Inside Story – Can consumers trust the car industry?



First it was Volkswagen. Now Mitsubishi has been forced to apologise after confessing it had exaggerated the fuel economy of more than 600,000 cars.

Japanese government officials have raided one of its offices and research facilities, forcing the company’s share price to drop to an all-time low.

On the same day, Volkswagen reached an agreement in the US to compensate half a million American owners of its diesel-powered cars.

In what some are starting to call an international pattern of cheating in the car industry, the German carmaker was found to be falsifying its emissions data last year.

So, can consumers still trust car manufacturers?

And how is technology being used to deceive consumers?

Presenter: Sami Zeidan

Guests:

Nick Molden – Founder and CEO of Emissions Analytics.

Felix Stoeckle – Partner at consulting firm Prophet and a marketing and branding expert.

Anne Lise Kjaer – Global Futurist who’s worked with some of the world’s leading brands.

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Ferrari F50 showed up at Cars and Coffee Irvine…

Ferrari F50 showed up at Cars and Coffee Irvine...

The Ferrari F50 is a mid-engined range-topping sports car made by Ferrari. The F50 was introduced in 1995 to celebrate the company’s 50th anniversary. The car is a two door, two seat convertible with a removable hardtop. It has a 4.7 L naturally aspirated 60-valve V12 engine that was developed from the 3.5 L V12 used in the 1992 Ferrari F92A Formula One car.

Only 349 cars were made. The last F50 was produced in Maranello, Italy in July 1997.

The F50’s engine predated the car; it was used in the Ferrari 333 SP for the American IMSA series in 1994, allowing it to become eligible for the stock engine WSC category.

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A History of Car Locks – Creating a Need For a Good Car Locksmith

Have you ever stopped to think about your vehicle’s locks? Most people haven’t unless they find they have locked the keys inside. There’s quite a history to today’s vehicle locking mechanisms and you may be surprised to know just how these locks came to be an integral part of a car’s safety features.

The First Vehicle Door Locks

It was until the 1920’s that locks were installed quite regularly in vehicles. Most vehicles prior to that were only owned by the rather well-to-do. These vehicles were maintained by the employees of the vehicle owner and seldom were a vehicle left alone without anyone looking after it. However, as production number increased, it became more apparent that vehicle locks were going to be a necessity.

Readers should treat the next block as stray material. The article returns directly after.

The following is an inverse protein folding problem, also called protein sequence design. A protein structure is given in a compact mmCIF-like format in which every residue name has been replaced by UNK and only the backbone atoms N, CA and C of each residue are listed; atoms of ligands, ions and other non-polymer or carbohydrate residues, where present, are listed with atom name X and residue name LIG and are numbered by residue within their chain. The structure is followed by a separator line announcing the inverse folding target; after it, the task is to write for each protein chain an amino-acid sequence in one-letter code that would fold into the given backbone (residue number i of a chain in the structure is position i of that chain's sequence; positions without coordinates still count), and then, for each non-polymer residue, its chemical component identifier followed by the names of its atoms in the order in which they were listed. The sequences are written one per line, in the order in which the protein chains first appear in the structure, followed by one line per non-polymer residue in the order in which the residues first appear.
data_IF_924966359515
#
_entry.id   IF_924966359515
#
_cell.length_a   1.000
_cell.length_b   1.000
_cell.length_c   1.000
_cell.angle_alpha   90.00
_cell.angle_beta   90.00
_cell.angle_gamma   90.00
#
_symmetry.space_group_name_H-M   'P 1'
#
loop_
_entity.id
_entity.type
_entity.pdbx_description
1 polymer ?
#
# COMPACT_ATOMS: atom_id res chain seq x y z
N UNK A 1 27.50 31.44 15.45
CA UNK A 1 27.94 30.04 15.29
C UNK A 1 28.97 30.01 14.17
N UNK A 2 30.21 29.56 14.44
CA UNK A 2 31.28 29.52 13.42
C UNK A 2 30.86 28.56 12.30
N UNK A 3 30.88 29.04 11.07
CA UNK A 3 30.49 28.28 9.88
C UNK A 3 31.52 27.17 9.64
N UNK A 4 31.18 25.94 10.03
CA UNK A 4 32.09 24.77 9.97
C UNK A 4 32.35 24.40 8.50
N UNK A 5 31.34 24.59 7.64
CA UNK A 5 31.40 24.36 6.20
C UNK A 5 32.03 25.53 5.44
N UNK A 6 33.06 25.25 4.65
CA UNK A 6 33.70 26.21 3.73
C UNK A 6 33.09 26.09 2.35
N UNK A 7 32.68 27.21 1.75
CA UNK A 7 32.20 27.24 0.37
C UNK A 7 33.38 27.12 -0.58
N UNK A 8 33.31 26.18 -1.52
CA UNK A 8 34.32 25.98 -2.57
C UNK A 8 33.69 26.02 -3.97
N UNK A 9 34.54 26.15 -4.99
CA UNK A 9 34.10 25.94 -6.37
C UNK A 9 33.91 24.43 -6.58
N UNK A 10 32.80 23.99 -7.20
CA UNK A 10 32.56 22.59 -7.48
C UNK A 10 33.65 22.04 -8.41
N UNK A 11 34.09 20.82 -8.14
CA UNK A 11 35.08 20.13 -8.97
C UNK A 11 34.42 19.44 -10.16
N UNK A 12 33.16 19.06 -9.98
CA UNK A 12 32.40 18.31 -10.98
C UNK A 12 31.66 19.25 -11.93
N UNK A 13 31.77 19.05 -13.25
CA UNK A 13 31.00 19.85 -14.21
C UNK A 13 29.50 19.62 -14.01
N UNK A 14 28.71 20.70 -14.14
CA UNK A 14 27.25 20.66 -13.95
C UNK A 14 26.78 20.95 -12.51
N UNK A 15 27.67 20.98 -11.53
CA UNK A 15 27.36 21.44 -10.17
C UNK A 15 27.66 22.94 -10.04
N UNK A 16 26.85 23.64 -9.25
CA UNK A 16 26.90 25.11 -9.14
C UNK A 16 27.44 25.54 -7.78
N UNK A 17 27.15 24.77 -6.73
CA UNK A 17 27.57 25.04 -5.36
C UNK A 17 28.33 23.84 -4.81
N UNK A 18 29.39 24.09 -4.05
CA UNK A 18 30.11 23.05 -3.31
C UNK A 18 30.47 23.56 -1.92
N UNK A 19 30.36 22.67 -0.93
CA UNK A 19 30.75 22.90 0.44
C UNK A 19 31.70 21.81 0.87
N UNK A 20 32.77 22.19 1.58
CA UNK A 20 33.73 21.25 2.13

Improving the Original Locks

In 1935, General Motors introduced its six cut sidebar lock. By 1959, Chrysler was using the same type of lock on the trunks. However, in 1966, pin tumbler locks replaced both the trunk and door locks. These locks proved to last longer and the vehicle owners had fewer problems with the internal mechanism of the locks.

The Newer Car Locks and Today’s Car Locksmith

There used to only be a need for a car locksmith to open a vehicle with a simple pin tumbler lock. However, the advancements in automobile locks have made the locksmith industry grow and change, as well. Now there are keyless entry systems, touch pad systems, and even bio-tech recognition systems. As these types of entry systems have become standard on many vehicles, locksmithing has had to take on a whole new meaning.

Many of today’s locks are very complicated and require a lot training to open and repair. Just a few years ago, a locksmith needed a ring of master keys, a couple of special tools, and maybe a wedge to make the task easier. However, today’s locksmiths must be highly trained and even specialise in certain types of locks.

How to Find the Right Car Locksmith for Your Vehicle

You certainly don’t want just any locksmith working on your vehicle. You want one that has experience with your type of vehicle. Not all locks are the same and some will require special tools that only a few locksmiths will have. When you begin calling around, make sure you ask if they are qualified to work on your vehicle. This is especially new with the newest model of vehicles.

Don’t settle for just anyone, or you could end up with damage that is very expensive to replace. Sometimes a car locksmith will have you sign a waiver stating that they are not responsible for any damage. This could be a sign that the company has had problems in the past. Avoid signing this waiver and you may want to contact a different company.

In Closing

Choosing a qualified car locksmith is important if you want to avoid costly repairs. Use only licensed and insured companies and get a quote for the unlock before you allow the work …